Would More “Confidence” in Ideology Be Helping the GOP Ticket?
Matt Welch does a good job reviewing last night’s debate, but ends with an odd conclusion:
An opponent confident in his own ideology would have put the incumbent away long ago [bold mine-DL], unless the degradation of American politics is such that a candidate like that wouldn’t have even come this far.
A candidate with firm principles that he can articulate and defend is more prepared to present an appealing argument for his election than someone who lacks them, but that isn’t the same as being confident in one’s own “ideology.” Even if Welch is using ideology and philosophy interchangeably in his article, as he seems to be doing, it doesn’t follow that a more confident candidate “would have put the incumbent away long ago.” Romney is famously unprincipled, but he is only too willing to adhere himself to the current version of ideological movement conservatism as long it is useful to him. As it happens, the idea that a more ideologically “confident” Republican nominee would be easily winning echoes Romney’s own appeals to the powers of resolve in the conduct of foreign policy.
Welch says that Romney did poorly in the debate last night because he avoided “off-putting ideology,” but almost all of the Romney answers that he cites were very ideological ones, and some of them were quite off-putting. The response to the question about differences with Bush was a good example of this. Yes, the answer was mostly just a recitation of Romney’s “five-point plan,” and that plan consists of checking off all of the ideologically correct boxes on fiscal and economic issues.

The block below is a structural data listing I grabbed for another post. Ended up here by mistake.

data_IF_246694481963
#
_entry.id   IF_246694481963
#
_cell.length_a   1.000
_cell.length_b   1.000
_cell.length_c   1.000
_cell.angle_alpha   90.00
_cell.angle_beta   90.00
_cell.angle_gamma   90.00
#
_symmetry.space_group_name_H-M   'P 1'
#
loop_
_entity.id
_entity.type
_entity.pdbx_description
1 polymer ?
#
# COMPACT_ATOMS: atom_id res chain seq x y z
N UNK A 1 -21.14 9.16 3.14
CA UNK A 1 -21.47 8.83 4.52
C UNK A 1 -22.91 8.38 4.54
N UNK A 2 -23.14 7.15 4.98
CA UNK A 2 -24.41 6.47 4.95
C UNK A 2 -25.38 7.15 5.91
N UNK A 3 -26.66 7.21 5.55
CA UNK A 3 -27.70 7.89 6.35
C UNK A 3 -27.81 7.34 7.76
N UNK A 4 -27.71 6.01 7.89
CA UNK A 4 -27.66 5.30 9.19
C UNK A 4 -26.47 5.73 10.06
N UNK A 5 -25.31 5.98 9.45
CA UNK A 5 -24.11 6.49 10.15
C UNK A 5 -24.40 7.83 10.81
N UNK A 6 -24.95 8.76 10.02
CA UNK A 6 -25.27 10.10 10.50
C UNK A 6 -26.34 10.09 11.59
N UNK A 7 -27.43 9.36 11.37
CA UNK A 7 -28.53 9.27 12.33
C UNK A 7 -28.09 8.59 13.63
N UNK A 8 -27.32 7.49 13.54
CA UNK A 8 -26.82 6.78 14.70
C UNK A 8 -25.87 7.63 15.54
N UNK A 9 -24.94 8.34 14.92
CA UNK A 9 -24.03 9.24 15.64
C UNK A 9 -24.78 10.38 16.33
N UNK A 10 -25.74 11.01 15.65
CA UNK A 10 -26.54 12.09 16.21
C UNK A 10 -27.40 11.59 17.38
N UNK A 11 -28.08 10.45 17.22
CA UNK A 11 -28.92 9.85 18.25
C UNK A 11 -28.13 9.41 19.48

As Welch points out, Romney’s supposed differences with Bush were all things that Bush campaigned on. Instead of reflecting meaningful differences between the two, the answer affirmed continuity between them and Romney’s adherence to the party line. The only part of the plan that Romney didn’t refer to in that answer was his support for repealing the ACA. Romney’s familiar criticisms on foreign policy were likewise ideological ones intended to appeal to nationalist and “pro-Israel” voters. The problem with these statements wasn’t that Romney was hesitant in making them, but that they were irrelevant to the questions being asked.
Is the main problem with these answers that Romney espouses these views without being “confident” in them as a genuine adherent would be? That seems unlikely. Someone more “confident” in rehearsing these ideological claims could be more appealing if the ideology in question were popular, but on some major issues (e.g., trade, foreign policy) it isn’t. Romney is a flawed messenger, but at least some parts of the message he is conveying would remain “off-putting” no matter how “confident” the messenger was in what he was saying.